Against this backdrop, U.S. allies and partners continue to impose sanctions on Russia. The EU is expected to formalize its 8th round of sanctions in the next meeting of the bloc’s prime ministers in October, targeting more relevant sectors of the Russian economy and people responsible for both Russian military operations in Ukraine. It will also address the annexation of Ukrainian territory in addition to NATO formally asserting that damage to the Nord Stream pipeline was the result of sabotage. Expect significant responses from the U.S. and other G-7 members, some of which could be coordinated.
The Administration released an Executive Order (EO) giving the Committee on Foreign Investment in the United States (CFIUS) more national security risk oversight responsibilities, including responding to evolving risks to the resilience and security of various supply chains, including defense, microelectronics, artificial intelligence, clean energy, quantum computing, and biomanufacturing. In an indirect challenge to China, the EO also set cybersecurity priorities for CFIUS as it reviews transactions involving foreign persons, particularly those from competitor or adversarial nations, interested in investing in the United States. Also, along the sidelines of the United Nations General Assembly, Secretary of State Anthony Blinken and the foreign ministers from Australia, India, and Japan issued a joint statement reiterating their countries’ commitment to a stable, open, and secure cyberspace and support for regional initiatives to eradicate ransomware and other illicit cyberspace activities.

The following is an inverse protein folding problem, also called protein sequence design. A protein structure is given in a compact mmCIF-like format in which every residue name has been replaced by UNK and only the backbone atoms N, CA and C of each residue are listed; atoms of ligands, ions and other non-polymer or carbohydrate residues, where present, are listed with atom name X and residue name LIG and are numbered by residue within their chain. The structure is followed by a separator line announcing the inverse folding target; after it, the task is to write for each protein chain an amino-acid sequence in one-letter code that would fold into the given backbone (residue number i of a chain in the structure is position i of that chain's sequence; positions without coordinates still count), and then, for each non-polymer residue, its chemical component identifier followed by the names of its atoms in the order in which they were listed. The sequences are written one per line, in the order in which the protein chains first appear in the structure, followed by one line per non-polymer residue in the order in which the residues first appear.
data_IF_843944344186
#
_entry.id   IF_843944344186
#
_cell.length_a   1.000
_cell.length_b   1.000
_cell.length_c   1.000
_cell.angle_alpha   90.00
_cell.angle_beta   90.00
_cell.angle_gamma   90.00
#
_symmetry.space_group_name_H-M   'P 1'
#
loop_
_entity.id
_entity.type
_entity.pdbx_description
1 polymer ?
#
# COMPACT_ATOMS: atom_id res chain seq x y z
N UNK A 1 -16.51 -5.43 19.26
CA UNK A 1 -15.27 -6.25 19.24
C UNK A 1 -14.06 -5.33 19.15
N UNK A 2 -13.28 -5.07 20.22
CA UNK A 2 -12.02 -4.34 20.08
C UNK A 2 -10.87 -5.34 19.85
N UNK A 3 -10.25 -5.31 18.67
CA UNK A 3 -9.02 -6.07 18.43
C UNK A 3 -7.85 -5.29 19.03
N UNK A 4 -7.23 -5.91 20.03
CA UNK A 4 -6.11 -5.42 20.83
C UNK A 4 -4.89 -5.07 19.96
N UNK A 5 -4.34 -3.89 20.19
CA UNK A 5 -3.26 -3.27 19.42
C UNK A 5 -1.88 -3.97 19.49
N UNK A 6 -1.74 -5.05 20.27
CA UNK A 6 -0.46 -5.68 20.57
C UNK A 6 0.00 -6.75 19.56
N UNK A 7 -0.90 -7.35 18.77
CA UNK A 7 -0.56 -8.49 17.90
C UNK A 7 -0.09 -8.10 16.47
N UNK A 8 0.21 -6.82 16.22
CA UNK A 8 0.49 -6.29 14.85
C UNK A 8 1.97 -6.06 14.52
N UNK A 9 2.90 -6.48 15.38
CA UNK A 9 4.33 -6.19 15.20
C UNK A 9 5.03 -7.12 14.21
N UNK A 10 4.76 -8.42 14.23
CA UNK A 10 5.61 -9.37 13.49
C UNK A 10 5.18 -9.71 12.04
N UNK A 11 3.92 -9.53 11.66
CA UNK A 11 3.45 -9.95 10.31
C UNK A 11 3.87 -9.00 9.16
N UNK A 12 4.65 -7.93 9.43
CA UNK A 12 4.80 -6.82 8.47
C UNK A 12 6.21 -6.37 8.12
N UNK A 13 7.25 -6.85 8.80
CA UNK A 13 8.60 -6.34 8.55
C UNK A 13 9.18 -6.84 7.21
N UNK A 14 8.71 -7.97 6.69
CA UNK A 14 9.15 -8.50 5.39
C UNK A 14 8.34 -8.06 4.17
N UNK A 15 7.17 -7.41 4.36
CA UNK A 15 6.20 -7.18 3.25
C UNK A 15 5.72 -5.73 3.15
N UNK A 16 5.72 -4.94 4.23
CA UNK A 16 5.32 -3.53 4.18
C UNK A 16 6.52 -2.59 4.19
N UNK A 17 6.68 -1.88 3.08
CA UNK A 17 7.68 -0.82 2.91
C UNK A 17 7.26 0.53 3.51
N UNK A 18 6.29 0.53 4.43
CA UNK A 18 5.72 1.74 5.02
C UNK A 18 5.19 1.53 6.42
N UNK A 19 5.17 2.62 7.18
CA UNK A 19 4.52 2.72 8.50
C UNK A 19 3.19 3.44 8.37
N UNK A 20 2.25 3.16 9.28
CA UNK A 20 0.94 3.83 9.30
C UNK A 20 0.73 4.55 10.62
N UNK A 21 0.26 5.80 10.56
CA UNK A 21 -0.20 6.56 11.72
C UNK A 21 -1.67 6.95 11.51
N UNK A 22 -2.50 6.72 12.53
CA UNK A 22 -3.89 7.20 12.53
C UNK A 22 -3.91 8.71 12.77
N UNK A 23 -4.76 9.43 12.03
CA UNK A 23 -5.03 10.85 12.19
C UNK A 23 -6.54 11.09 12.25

Measures against China and Chinese reactions continued through the reporting period, although at a slower rate than Russia. In addition to the CFIUS-related EO as noted above, the Federal Communications Commission (FCC) banned two telecommunications services companies— Pacific Networks Corp, its wholly-owned subsidiary ComNet (USA) LLC and China Unicom (Americas) — on national security grounds. Huawei and ZTE are also on the FCC’s list. Concurrently, the Chinese government sanctioned the CEOs of Raytheon Technologies and Boeing Defense, Space and Security, for selling armaments to Taiwan. The companies themselves had been previously sanctioned by China.